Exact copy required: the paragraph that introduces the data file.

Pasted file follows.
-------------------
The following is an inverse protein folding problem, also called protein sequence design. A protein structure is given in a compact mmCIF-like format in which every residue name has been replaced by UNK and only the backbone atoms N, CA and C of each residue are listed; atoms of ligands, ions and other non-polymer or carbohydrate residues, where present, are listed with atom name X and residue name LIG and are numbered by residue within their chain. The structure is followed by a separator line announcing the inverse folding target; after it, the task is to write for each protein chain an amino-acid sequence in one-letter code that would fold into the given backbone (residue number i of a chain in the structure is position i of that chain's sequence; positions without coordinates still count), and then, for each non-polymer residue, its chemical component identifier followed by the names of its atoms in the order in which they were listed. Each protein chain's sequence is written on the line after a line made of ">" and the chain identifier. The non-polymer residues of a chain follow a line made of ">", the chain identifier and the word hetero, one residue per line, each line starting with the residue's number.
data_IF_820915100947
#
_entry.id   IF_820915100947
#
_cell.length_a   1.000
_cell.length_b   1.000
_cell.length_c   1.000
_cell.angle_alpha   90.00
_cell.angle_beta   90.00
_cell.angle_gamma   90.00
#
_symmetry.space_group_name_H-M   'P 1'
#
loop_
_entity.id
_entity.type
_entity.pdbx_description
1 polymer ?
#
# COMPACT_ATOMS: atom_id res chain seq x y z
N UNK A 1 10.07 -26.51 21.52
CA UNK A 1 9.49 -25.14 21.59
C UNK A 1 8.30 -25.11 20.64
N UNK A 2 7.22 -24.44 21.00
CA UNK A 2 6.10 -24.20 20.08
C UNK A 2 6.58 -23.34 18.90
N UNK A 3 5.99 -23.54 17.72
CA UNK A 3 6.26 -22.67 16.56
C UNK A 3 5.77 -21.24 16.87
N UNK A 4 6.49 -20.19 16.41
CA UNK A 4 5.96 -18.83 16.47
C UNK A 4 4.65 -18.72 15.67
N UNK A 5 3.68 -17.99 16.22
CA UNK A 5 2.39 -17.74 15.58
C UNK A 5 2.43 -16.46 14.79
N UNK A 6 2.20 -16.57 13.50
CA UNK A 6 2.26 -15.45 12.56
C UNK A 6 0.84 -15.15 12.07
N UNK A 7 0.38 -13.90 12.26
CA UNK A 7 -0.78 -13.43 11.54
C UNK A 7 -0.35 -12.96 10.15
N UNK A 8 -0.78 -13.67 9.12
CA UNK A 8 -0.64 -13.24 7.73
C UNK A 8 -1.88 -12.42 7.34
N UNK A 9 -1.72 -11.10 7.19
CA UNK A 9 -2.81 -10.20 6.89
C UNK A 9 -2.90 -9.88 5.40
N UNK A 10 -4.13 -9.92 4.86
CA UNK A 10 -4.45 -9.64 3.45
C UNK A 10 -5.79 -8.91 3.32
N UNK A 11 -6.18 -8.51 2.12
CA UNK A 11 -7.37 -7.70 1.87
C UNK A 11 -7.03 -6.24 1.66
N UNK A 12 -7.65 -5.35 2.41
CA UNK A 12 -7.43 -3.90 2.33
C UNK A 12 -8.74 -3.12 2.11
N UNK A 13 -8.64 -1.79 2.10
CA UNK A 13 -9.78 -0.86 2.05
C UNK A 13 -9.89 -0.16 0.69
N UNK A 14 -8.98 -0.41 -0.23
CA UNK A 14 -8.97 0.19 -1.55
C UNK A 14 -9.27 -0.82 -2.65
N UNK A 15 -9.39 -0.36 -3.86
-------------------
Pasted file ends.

The following is an inverse protein folding problem, also called protein sequence design. A protein structure is given in a compact mmCIF-like format in which every residue name has been replaced by UNK and only the backbone atoms N, CA and C of each residue are listed; atoms of ligands, ions and other non-polymer or carbohydrate residues, where present, are listed with atom name X and residue name LIG and are numbered by residue within their chain. The structure is followed by a separator line announcing the inverse folding target; after it, the task is to write for each protein chain an amino-acid sequence in one-letter code that would fold into the given backbone (residue number i of a chain in the structure is position i of that chain's sequence; positions without coordinates still count), and then, for each non-polymer residue, its chemical component identifier followed by the names of its atoms in the order in which they were listed. Each protein chain's sequence is written on the line after a line made of ">" and the chain identifier. The non-polymer residues of a chain follow a line made of ">", the chain identifier and the word hetero, one residue per line, each line starting with the residue's number.